Nassau County Republicans seized on the arrest of Democratic county Legislator Carrie Solages on domestic violence charges two weeks ago, hoping to blunt a campaign by Democrats running for county office focused on GOP corruption.
A week later, The GOP’s uplifting message that corruption in Nassau County was a bipartisan effort suffered a setback when seven people were hauled into court in handcuffs for what the Nassau County district attorney called a “shocking and interconnected web of public corruption” in the Republican-dominated Town of Oyster Bay.
Included were three former Republican town officials led by former Town Supervisor John Venditto, a GOP political leader, a current town employee, the owner of a major town contractor and his wife.
A grand jury also indicted Frederick Ippolito — a former Town of Oyster Bay planning commissioner who was allegedly the mastermind of the schemes.
Ippolito, who pleaded guilty to federal tax charges last year, died in prison last month.
For those keeping score at home, that brings to seven the number of current or former Republican government officials in Nassau County charged with crimes in the past two years.
The other three include Dean Skelos, the former majority leader of the New York State Senate, Nassau County Executive Edward Mangano and Town of Hempstead Councilman Edward Ambrosino.
Not included in the count are the GOP political leaders, their friends, supporters and family members.
This is not to say that Nassau Republicans are alone in their alleged misbehavior.
Gerard Terry, the former Town of North Hempstead Democratic Party chairman, has been indicted by both New York State and the federal government for tax fraud and failing to file his income taxes — all while holding six government jobs that included working as the attorney for the Town of North Hempstead’s Board of Zoning Appeals and a special counsel in the town attorney’s office. And former Nassau Legislator David Denenberg was sentenced to 90 days in 2015 for bilking a law firm client out of $2.3 million.
But it is clear that at least for the moment the Republicans have established a clear lead in the alleged corruption business, political or otherwise.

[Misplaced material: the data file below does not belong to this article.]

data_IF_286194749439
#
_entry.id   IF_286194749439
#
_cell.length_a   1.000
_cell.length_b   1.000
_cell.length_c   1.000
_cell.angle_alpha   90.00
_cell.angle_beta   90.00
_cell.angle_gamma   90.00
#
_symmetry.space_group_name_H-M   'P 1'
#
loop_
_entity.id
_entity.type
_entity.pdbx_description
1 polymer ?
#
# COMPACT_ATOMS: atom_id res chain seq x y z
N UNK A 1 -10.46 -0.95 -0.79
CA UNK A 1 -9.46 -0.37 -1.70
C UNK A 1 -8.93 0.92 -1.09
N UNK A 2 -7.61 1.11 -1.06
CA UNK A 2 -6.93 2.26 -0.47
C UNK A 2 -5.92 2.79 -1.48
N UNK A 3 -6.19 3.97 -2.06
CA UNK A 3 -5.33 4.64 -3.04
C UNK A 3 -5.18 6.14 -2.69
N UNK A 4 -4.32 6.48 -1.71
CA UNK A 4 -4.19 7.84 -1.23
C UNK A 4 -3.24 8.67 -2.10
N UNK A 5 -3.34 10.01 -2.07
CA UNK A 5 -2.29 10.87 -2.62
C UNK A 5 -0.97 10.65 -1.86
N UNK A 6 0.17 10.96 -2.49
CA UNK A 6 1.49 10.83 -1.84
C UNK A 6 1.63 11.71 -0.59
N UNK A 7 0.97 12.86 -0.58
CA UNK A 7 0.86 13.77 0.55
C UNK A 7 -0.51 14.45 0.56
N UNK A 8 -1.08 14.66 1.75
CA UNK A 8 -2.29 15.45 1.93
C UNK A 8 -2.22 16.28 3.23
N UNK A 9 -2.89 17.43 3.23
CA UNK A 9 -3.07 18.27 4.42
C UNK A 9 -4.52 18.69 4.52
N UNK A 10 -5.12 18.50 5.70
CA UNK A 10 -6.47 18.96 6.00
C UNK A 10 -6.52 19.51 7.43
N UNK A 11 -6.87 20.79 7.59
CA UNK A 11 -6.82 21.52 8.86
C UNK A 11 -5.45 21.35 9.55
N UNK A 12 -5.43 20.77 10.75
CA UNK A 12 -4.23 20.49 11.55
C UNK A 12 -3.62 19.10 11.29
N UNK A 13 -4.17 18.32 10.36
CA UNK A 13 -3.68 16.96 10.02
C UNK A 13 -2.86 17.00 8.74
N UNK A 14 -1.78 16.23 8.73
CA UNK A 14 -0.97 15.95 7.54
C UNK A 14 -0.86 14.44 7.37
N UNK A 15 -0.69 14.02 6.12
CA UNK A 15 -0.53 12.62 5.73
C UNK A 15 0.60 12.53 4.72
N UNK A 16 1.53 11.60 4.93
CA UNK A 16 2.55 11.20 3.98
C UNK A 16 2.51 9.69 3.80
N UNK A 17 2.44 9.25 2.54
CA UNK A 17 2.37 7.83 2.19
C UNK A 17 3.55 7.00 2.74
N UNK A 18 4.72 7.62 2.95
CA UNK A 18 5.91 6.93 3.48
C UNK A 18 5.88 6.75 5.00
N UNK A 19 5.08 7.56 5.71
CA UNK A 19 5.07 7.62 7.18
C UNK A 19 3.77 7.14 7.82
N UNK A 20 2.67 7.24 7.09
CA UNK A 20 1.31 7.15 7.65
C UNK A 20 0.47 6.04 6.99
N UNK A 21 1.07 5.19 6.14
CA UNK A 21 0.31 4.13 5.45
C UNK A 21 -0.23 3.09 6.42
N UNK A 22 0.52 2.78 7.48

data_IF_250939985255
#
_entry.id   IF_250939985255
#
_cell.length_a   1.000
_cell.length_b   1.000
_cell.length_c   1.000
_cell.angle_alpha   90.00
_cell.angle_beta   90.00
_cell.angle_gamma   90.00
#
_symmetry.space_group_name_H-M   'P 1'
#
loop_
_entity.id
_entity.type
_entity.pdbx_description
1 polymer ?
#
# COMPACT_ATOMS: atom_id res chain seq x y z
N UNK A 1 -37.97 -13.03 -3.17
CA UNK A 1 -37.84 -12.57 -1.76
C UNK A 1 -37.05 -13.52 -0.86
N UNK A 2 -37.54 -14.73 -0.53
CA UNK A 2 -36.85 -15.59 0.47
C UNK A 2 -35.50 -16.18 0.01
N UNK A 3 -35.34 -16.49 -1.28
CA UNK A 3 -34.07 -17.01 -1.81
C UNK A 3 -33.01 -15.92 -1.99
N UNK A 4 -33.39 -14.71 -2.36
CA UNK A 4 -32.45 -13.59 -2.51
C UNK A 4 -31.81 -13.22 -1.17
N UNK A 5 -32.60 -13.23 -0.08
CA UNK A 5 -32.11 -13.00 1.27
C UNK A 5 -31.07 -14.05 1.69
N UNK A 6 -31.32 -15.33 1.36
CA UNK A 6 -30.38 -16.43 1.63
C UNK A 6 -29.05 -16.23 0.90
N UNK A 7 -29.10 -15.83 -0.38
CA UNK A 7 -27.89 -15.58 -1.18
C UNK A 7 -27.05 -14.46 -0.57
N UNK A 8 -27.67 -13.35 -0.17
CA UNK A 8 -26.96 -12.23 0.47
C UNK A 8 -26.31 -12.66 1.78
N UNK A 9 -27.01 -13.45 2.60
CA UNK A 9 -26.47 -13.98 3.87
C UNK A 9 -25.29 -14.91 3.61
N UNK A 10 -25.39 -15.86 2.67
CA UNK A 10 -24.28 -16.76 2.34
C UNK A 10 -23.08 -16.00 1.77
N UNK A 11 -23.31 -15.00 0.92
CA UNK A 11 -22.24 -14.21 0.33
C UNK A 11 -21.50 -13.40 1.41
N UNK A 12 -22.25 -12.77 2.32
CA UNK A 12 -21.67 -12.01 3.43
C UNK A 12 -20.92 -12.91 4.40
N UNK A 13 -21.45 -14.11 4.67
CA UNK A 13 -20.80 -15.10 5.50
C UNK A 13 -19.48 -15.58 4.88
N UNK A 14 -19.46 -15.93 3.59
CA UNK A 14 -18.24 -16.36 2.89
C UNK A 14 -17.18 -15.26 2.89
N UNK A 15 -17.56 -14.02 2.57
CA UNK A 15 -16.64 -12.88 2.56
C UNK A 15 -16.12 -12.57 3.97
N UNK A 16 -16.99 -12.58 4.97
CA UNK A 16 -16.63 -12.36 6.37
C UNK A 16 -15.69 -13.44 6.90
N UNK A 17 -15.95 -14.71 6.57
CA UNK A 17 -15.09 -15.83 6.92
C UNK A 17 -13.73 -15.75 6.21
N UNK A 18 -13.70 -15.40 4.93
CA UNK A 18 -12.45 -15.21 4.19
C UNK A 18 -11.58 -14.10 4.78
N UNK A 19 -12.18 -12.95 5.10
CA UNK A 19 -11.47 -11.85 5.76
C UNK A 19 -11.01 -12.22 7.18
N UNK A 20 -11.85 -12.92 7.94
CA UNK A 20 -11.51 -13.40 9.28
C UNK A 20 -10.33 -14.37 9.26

This, in part, reflects the party’s dominance in the towns of Hempstead and Oyster Bay and in Nassau County government.
As Lord Acton is frequently quoted as saying: “Power corrupts. Absolute power corrupts absolutely.”
The question is what can Nassau County taxpayers do to curtail the political corruption?
The first place to start is to educate voters how political corruption affects them.
A poll conducted in May ranked political corruption third among their concerns and taxes first.
But this seems to miss an important point. Part of the reason for taxpayers’ high taxes is political corruption.
“The victims here are the honest taxpayers who work hard and play by the rules to live in the beautiful Town of Oyster Bay,” District Attorney Madeline Singas said after the indictments were unsealed against the Town of Oyster Bay officials.
Just as retail stores must raise their prices to offset losses from shoplifters, governments must raise taxes to pay for corrupt officials.
The second place to look is what police and crime shows often refer to as motive and opportunity.
The motive part is easy — money.
The opportunity is not much harder — lax supervision of government money.
Both Republican and Democratic candidates for county office are offering a variety of remedies for addressing political corruption in Nassau County this year — some good, some just window dressing.
But an easy way to judge the seriousness of a candidate’s commitment to curtailing political corruption in Nassau County is whether they support the appointment of an independent inspector general to oversee all county contracts.
Democrats, including Nassau County District Attorney Madeline Singas, have called for an inspector general since Skelos and his son, Adam, were convicted last year of using political influence to secure a $12 million Nassau County contract for a company for which Adam Skelos worked.
County Republicans have resisted the proposal, passing several lesser measures that ultimately leaves oversight and the power to hire and fire in the hands of the county executive.
We have seen this movie before. And keep in mind that even though he faces a federal trial in 2018, Mangano has not ruled out running for re-election.
An independent inspector general could also pave the way for a reform that could save taxpayers real money — centralizing the purchasing of governments at all levels in Nassau County for greater buying power.
At the moment, no one of sound mind would endorse the county serving as the purchasing agent for towns, villages, school districts, special districts and other fiefdoms.
But that could change with an independent inspector general — and an engaged public.